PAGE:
Steven Kornfeld: If you go back to 1982 when the laws were passed to encourage generic adoption, we did not have the generic penetration for several years. So it took time and I think the FDA and other policy leaders recognise that there is a process and a time period where the ecosystem has to get comfortable with biosimilars, just like they did with generics 30 years ago, 35 years ago. So, I think there is a concern that no one wants to rush it and make mistakes. So, they’re a little slower to adopt the approvals from the FDA. And then, there’s a commercial part of it which takes time for all the various parties who are involved in the US commercial payment system to sort of have economic incentives that are aligned to encourage biosimilar consumption and that will take a few more years.

Stephen Dover: One key takeaway I get from our discussion is that you really have to look at all the different countries, not only the innovation of the companies in the countries, but also how the countries are going to adopt particular drugs. Right? Europe’s not very similar to the US and of course, emerging markets, especially China and India with their huge populations are quite different.

Steven Kornfeld: So I think it’s important that we identify the idea that the United States is a unique payment system. We’re really the only developed country where it’s a for-profit system and the government is not involved in paying for health care. And because of that, there are many facets that change incentive structures for physicians, consumers, intermediaries. And so, there are different outcomes in the short term on how drugs are adopted and how drugs are used and which ones are chosen. Over time, the best therapeutic option will win, but there is a cost benefit. And I think in the United States there’s more flexibility for innovation because there are individual and commercial payers. But over time the world will gravitate towards the best therapeutic option that is based on the value to the patient and to the ecosystem.

Stephen Dover: Here in the US, of course, there’s a lot of political noise about how the system might change and how we might end up in a more government-controlled pharmaceutical industry. As an analyst, how do you think about that? How do you analyse companies and take that into account, uh, when you’re valuing a company?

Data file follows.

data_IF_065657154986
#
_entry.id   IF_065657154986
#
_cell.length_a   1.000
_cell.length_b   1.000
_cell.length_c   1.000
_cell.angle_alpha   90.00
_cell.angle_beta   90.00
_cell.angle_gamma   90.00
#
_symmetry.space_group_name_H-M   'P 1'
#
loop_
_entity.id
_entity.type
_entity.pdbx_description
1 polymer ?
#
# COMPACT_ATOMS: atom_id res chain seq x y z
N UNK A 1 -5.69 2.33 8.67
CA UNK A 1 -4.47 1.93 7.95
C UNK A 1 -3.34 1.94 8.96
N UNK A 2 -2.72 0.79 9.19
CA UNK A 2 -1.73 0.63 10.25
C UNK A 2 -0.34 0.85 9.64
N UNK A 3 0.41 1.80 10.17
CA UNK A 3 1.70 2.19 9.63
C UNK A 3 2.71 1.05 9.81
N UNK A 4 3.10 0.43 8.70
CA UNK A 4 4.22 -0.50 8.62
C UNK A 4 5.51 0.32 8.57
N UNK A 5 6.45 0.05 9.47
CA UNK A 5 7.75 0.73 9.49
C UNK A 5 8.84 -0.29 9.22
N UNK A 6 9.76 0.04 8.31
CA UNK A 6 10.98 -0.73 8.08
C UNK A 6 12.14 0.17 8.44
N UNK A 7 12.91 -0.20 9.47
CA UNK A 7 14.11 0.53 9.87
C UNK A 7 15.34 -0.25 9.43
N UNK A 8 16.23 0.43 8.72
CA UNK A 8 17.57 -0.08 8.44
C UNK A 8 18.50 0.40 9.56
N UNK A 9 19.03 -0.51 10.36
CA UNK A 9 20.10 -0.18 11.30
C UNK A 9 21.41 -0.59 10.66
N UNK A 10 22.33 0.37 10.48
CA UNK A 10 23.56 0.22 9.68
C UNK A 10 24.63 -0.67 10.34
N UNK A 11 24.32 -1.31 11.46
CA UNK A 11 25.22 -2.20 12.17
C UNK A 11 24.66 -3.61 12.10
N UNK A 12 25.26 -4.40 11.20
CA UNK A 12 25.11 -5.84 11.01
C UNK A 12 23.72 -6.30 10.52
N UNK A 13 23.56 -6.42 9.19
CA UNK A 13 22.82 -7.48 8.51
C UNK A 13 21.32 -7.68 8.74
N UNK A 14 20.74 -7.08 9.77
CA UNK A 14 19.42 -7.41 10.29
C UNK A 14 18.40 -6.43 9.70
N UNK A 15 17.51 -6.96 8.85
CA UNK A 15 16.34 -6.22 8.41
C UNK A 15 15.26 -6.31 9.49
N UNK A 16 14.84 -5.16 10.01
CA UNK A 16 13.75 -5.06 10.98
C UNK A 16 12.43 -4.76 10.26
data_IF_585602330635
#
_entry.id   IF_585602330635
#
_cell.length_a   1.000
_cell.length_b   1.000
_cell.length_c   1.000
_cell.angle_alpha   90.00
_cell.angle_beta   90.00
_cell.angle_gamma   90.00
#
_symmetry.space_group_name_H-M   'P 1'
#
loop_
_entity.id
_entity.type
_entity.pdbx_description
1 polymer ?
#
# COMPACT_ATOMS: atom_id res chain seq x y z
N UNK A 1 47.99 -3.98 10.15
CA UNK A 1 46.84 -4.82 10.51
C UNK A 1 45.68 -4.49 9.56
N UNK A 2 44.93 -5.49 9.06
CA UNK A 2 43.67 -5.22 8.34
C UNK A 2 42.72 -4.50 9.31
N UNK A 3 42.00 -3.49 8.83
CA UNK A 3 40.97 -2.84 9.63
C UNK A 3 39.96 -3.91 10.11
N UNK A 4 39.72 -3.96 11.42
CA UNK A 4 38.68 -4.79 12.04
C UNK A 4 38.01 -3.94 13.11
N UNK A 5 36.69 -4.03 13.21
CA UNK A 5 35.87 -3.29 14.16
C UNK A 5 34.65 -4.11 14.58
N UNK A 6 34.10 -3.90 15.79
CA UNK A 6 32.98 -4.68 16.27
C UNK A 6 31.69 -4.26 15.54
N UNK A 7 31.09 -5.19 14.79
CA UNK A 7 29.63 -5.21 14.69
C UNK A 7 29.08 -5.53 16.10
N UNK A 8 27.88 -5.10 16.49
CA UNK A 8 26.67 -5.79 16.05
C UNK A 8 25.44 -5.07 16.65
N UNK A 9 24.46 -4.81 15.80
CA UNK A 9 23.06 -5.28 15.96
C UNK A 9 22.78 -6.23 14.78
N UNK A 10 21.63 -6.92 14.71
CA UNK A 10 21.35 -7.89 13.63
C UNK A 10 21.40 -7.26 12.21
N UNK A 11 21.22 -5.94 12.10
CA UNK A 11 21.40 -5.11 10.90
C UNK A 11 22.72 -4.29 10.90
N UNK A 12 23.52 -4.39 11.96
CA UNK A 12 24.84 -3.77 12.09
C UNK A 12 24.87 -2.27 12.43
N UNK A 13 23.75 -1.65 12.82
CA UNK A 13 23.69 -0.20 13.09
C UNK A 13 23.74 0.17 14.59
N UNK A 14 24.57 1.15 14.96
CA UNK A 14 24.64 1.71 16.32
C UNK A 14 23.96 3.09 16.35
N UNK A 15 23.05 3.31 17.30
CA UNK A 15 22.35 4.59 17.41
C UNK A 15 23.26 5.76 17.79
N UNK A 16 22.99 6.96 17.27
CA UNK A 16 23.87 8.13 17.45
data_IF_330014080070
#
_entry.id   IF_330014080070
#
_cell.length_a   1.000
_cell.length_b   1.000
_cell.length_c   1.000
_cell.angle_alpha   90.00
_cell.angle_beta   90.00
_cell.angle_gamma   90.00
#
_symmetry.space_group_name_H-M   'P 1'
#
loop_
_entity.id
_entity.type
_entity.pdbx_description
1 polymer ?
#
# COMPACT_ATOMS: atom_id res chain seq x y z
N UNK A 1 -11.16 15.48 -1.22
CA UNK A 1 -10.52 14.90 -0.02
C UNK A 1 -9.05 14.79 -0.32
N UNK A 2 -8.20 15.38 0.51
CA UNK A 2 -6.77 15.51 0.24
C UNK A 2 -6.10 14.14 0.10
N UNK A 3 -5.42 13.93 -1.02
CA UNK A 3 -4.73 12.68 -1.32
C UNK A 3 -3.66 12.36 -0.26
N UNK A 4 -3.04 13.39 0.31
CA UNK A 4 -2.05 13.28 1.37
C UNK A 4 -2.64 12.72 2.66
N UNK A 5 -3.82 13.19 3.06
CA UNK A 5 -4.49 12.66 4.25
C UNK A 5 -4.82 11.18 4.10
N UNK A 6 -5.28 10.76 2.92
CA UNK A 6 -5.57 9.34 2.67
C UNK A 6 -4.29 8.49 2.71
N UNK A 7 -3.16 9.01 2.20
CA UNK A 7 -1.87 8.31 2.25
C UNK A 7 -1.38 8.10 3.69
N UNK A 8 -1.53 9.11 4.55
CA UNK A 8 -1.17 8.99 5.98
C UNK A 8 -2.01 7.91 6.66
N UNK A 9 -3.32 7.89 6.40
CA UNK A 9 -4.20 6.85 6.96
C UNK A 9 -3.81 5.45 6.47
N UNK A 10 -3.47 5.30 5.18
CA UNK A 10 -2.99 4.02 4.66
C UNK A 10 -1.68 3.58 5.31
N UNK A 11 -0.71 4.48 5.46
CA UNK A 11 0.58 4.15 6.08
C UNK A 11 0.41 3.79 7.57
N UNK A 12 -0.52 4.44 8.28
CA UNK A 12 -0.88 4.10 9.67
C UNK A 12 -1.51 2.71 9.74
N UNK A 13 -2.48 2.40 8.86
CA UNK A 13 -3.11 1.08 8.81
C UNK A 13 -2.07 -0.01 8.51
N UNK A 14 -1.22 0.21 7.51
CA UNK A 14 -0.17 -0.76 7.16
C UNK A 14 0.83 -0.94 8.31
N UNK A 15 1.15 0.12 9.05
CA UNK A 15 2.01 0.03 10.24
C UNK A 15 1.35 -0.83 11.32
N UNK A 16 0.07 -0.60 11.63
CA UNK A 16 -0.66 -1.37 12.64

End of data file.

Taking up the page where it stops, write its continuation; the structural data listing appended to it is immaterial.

Steven Kornfeld: One of those questions that we wrestle with all the time, is this existential discussion that used to just come up every four years or so, but now it comes up a lot more frequently. There are realities that we pay attention to, that the US spends probably twice as much on health care than the rest of the developed world, but our outcomes are not necessarily better. We are excellent in terms of most complicated diseases and innovation, but some of the basic care concepts, we’re no better than our European or Japanese or South Korean counterparts. So, you know, it’s a reality that we have to think about it. We also have to follow public opinion and policymakers and try to understand how things change. The current economy is relatively robust now, so there is a wherewithal to pay, but it’s something we monitor.

Stephen Dover: So I think one of the questions is, you’ve got these giant biopharma companies and can they still innovate in the way the smaller biotech companies can? And where do you see value, generally in the bigger companies or the smaller companies?

Steven Kornfeld: You know, there’s no real black-and-white answer. It’s much more fluid. What’s interesting is the recent level of innovation in oncology. After a really good run, in terms of the biotech companies providing a lot of the innovation, I would say the last five or six years, some of the oncology treatments have really come from the big pharma companies. So, it kind of ebbs and flows. Whether there is a capability at a big company that the small companies don’t have in terms of running trials or having connections with more academic centres. Sometimes it’s just therapeutic categories that are just focused on a certain niche or a certain approach that makes sense to what they’re good at.

For example, the new immunotherapy drugs for cancer, while a lot of these came out of companies that were very good at making drugs for infections, other immunology issues, whether it was autoimmune diseases or inflammation or bacterial infections. You know, a company like Merck, which is dealing with viruses and just has a history of dealing with vaccines. They’ve become a leader in immune oncology, which is really the forefront of cancer treatment today. So, it kind of ebbs and flows and it’s really hard to make black and white conclusions. It flows kind of with time and therapeutic changes.